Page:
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All UK soldiers are required to maintain a state of physical readiness that will allow them to meet the demands of military duty in any training and operational environment. Consequently, regular physical training forms an integral part of military life. However, military physical training is not without risk, and injuries to soldiers are common in both recruit basic training1 2 and regular military training.3–7 Injuries to soldiers reduce both training and operational effectiveness and increase the demands placed on associated medical care provision. Therefore, efforts to reduce injury incidence and injury rates during all types of military training have been a primary focus for many military organisations over recent years.8–16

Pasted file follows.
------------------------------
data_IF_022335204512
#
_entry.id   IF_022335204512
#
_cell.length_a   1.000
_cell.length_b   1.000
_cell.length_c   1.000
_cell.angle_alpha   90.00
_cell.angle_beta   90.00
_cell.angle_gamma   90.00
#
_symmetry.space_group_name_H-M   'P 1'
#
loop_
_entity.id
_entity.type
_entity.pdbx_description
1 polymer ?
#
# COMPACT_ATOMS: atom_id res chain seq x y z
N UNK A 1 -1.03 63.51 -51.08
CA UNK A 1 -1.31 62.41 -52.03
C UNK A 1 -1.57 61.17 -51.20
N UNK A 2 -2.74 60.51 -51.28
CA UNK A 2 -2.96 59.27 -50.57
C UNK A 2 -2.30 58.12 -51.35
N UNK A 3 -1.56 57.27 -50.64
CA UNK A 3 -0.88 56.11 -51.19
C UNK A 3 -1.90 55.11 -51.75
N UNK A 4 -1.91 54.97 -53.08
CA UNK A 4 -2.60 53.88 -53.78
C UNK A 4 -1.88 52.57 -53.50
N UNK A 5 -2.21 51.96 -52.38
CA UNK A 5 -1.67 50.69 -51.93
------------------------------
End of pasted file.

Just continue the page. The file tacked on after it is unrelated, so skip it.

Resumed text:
Injury prevention is frequently based on the well-established public health model, the first two steps of which require surveillance or survey (to determine the size of the injury problem) and research (to determine the causes of injury and quantify associated injury risk factors).17 In the UK, there is a dearth of robust quantitative data describing the scale of the injury problem among trained British Army personnel and the causes and associated risk factors for injury. Therefore, the purpose of this study was to determine injury rates and examine potential risk factors for injury in British Army infantry soldiers during their year-long predeployment training. Infantry soldiers were selected as they form the largest career employment group within the British Army (approximately 22%), and arguably perform the most physically demanding military roles.